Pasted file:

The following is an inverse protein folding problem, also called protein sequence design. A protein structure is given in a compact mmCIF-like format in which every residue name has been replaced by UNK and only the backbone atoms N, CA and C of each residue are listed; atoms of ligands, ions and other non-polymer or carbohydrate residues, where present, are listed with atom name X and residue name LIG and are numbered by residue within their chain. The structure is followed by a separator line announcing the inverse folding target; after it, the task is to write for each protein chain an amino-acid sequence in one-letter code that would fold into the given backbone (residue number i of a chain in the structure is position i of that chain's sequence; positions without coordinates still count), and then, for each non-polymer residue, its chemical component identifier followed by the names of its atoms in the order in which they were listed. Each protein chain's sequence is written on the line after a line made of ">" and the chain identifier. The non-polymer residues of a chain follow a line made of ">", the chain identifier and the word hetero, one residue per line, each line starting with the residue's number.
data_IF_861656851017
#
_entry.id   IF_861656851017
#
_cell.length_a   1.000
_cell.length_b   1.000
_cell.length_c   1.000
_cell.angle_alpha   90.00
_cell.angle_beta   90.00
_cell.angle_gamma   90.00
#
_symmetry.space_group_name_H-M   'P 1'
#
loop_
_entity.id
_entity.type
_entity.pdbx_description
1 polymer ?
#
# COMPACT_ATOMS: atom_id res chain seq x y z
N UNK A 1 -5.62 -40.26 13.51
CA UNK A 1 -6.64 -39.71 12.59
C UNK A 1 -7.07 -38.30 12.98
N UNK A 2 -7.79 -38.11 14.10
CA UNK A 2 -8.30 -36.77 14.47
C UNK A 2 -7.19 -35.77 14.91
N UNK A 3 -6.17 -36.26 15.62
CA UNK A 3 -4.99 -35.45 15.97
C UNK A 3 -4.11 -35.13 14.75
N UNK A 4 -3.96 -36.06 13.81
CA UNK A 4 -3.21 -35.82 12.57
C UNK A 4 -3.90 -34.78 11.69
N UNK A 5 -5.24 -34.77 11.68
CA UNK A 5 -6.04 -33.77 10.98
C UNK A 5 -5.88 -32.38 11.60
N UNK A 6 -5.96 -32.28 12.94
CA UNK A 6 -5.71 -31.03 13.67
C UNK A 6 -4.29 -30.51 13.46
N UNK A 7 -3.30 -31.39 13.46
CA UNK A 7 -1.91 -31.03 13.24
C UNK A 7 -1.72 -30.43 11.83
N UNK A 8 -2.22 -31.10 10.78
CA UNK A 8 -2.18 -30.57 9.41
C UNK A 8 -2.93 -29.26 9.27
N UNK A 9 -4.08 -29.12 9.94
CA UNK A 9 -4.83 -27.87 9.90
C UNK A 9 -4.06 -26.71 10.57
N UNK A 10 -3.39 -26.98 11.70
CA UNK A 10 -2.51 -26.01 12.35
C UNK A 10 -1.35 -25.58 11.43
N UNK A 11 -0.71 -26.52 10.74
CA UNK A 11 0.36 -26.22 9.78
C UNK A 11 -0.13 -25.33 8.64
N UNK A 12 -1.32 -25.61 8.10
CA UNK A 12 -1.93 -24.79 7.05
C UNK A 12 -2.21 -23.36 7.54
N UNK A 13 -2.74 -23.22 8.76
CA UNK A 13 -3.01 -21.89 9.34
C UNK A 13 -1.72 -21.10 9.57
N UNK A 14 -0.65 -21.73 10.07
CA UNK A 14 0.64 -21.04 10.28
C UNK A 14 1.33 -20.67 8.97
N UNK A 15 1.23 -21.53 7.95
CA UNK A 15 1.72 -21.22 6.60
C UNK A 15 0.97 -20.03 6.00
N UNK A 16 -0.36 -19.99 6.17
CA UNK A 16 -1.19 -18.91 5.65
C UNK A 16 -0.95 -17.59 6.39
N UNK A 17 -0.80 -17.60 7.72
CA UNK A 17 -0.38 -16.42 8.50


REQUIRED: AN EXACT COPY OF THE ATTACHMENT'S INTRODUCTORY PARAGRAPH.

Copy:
The following is an inverse protein folding problem, also called protein sequence design. A protein structure is given in a compact mmCIF-like format in which every residue name has been replaced by UNK and only the backbone atoms N, CA and C of each residue are listed; atoms of ligands, ions and other non-polymer or carbohydrate residues, where present, are listed with atom name X and residue name LIG and are numbered by residue within their chain. The structure is followed by a separator line announcing the inverse folding target; after it, the task is to write for each protein chain an amino-acid sequence in one-letter code that would fold into the given backbone (residue number i of a chain in the structure is position i of that chain's sequence; positions without coordinates still count), and then, for each non-polymer residue, its chemical component identifier followed by the names of its atoms in the order in which they were listed. Each protein chain's sequence is written on the line after a line made of ">" and the chain identifier. The non-polymer residues of a chain follow a line made of ">", the chain identifier and the word hetero, one residue per line, each line starting with the residue's number.